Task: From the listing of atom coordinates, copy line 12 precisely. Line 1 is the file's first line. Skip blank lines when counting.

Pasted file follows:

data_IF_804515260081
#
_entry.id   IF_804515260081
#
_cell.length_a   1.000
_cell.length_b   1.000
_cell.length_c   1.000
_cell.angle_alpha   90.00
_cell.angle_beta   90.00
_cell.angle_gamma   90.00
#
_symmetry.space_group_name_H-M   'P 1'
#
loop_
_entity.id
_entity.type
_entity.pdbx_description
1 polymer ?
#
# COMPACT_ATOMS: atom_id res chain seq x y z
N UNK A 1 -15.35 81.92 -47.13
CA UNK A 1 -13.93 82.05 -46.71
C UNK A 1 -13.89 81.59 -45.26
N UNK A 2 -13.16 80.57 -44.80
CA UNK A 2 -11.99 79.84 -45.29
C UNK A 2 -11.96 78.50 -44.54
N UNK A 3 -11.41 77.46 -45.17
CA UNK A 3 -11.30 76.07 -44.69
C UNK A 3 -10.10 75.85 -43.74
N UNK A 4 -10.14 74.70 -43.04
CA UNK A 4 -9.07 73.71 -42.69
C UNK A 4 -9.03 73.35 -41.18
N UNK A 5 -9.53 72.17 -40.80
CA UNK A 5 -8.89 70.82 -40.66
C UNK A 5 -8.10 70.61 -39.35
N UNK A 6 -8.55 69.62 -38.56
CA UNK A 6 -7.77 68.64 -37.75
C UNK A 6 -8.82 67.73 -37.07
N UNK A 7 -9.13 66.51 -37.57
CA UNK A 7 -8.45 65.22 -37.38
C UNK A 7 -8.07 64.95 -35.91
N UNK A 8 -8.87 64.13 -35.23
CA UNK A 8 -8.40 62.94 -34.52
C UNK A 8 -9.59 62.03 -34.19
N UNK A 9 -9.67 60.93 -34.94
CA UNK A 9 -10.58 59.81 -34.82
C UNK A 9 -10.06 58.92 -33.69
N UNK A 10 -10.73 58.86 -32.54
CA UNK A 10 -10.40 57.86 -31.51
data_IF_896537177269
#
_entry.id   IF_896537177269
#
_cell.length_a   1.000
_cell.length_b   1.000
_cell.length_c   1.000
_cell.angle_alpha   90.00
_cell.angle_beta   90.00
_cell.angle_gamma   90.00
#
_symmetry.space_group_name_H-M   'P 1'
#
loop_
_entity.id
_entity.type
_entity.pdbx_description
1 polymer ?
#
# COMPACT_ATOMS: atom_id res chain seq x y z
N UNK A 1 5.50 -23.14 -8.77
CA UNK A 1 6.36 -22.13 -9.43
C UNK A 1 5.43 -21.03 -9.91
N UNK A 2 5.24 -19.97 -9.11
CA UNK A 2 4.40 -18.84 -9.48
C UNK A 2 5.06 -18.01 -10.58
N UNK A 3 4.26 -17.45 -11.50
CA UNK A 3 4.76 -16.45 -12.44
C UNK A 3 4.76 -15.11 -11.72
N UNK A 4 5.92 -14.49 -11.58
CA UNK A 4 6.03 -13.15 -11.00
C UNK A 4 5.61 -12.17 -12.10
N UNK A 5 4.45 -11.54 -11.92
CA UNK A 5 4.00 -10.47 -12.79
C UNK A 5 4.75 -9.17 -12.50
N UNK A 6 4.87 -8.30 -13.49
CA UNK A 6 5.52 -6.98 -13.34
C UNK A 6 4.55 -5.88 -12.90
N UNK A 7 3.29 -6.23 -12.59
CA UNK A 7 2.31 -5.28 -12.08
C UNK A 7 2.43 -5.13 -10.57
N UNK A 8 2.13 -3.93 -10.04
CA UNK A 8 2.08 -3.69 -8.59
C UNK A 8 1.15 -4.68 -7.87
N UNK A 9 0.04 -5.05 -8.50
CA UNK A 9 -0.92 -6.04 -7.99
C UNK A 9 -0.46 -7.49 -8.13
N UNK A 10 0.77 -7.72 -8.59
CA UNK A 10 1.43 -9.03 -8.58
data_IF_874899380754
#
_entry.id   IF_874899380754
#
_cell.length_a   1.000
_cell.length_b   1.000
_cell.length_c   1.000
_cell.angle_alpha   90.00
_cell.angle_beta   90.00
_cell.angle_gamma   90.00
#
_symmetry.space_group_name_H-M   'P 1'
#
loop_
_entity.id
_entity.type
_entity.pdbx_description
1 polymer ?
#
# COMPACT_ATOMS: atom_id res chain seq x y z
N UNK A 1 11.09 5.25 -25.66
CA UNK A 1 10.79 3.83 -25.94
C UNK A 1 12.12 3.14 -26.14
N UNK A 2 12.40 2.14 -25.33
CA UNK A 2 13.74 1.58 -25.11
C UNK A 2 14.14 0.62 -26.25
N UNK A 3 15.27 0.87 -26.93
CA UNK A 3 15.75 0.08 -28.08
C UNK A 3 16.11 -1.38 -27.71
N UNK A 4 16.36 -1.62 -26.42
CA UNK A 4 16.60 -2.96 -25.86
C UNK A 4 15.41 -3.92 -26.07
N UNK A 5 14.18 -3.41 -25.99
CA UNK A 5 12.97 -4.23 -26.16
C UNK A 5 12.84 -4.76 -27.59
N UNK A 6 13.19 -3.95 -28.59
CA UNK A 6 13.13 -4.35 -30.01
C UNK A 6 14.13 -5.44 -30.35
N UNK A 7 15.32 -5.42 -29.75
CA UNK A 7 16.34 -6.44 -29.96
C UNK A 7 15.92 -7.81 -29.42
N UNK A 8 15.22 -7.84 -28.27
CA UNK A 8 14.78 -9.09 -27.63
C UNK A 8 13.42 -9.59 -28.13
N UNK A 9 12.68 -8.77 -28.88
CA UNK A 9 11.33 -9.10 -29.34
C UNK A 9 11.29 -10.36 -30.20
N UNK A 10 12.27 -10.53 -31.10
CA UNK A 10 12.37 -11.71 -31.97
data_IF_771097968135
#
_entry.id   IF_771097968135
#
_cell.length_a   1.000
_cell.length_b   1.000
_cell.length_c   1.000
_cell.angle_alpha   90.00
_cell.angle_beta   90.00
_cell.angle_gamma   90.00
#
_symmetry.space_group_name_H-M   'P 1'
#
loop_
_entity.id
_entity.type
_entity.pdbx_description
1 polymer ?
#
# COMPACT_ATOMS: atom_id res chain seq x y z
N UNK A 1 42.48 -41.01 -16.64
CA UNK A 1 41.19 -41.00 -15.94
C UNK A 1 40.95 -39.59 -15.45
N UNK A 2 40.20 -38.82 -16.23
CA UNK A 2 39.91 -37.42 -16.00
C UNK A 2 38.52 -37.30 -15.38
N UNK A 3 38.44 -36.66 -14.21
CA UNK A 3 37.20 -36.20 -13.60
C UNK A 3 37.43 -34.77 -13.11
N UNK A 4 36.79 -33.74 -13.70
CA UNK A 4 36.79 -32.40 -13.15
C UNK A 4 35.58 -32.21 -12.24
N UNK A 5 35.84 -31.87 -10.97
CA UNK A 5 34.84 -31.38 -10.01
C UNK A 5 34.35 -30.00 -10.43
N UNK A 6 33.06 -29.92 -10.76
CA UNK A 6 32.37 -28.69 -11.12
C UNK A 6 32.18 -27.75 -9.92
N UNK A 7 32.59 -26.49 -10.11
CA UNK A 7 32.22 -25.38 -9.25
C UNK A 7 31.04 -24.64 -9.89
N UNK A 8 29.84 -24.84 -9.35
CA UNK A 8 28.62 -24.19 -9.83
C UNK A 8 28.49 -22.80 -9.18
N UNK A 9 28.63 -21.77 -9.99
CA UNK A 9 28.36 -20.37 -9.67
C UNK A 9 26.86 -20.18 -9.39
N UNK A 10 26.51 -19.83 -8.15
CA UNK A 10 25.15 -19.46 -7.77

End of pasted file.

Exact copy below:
_symmetry.space_group_name_H-M   'P 1'